“Literally 1,000 stars had to align for us to finally change our minds on cannabis. That was the only thing we just completely dismissed and refused to research because we thought it was so ridiculous.”
This is how they found Mara Gordon, the founder of Aunt Zelda’s Inc. The Ryans eventually chose to go along although they knew Ms. Gordon didn’t have medical training.
Although experts and researchers are still in the dark about cannabis as there is not enough thorough research available, some claim that cannabis’ beneficial effects are extraordinary.
Amanda Reiman, a drug policy expert, said:
“People have been using cannabis as a medicine for 5,000 years.
She continued: “THC has always been the star of the show because it’s the most psychoactive. But then research started showing that there were a lot of other cannabinoids in the plant that had as many, if not more, therapeutic effects.”
Furthermore, many researchers believe that cannabis is reducing problems with opioids and other pharmaceuticals. Opioid addiction and overdose can be a real danger during cancer treatment.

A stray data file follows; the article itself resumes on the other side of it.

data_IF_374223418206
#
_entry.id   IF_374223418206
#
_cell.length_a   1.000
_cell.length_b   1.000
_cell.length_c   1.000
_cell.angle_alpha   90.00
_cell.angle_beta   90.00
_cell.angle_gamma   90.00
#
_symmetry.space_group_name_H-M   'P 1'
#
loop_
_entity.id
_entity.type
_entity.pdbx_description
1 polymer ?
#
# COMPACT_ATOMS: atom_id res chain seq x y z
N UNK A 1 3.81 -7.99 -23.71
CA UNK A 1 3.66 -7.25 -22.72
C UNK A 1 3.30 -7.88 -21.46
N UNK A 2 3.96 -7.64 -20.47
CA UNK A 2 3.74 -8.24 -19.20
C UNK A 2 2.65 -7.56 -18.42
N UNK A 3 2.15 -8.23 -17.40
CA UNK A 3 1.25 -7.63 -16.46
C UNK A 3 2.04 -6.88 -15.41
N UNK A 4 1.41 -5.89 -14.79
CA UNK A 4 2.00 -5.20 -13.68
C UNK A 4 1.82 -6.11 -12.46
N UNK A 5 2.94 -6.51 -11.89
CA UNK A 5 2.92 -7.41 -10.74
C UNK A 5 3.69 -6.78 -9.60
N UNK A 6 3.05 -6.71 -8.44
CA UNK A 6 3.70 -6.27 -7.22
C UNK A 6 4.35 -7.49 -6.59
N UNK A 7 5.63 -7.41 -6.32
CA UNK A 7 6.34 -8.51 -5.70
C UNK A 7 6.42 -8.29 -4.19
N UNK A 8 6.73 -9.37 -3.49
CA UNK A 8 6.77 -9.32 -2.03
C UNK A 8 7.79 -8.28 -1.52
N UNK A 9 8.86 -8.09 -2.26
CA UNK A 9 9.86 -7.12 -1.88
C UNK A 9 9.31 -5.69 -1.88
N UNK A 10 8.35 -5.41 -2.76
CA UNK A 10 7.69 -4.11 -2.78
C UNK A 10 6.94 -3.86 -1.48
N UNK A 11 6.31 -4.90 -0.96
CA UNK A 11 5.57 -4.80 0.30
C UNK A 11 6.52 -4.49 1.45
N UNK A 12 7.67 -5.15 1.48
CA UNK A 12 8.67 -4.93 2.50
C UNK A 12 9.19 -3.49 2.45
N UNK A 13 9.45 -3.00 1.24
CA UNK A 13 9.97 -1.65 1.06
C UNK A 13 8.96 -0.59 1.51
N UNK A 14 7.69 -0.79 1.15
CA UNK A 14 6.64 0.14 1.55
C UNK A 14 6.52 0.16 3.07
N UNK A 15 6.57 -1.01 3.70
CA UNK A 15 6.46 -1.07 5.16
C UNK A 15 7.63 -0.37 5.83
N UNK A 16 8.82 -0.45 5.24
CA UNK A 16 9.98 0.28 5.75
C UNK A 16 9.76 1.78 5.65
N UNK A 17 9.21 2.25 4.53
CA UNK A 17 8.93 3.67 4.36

The bad news, however, is although the first evidence that cannabis may have anti-cancer activity came from the National Cancer Institute in 1974, experts claim those lines of investigation somehow disappeared.
It’s a vicious cycle that remains as long as cannabis is classed as a Schedule I drug in the US. Schedule I means research and trials are restricted by the law.
Although in 33 US states the use of medicinal cannabis is legal, in 2016 the Drug Enforcement Administration (DEA) reaffirmed its position and refused to remove Schedule I classification.
Raphael Mechoulam, Professor of Medicinal Chemistry, said:
“It seems to be so important that a group at NIH published a review and said that the endocannabinoid system is involved in essentially all human diseases. The cannabis plant compounds called cannabinoids work at those receptors.”
Mark Ware, MD, Pain Medicine, and Neurology added: “When you take cannabinoid in from outside by smoking or vaporising or eating or pharmaceutical, you are somehow tinkering with that system and adjusting the way in which those nerves and muscles and communication happen.”
But somehow the attitude towards cannabis is changing too slowly. In this respect, Weed the People aims to also show the other side of the argument.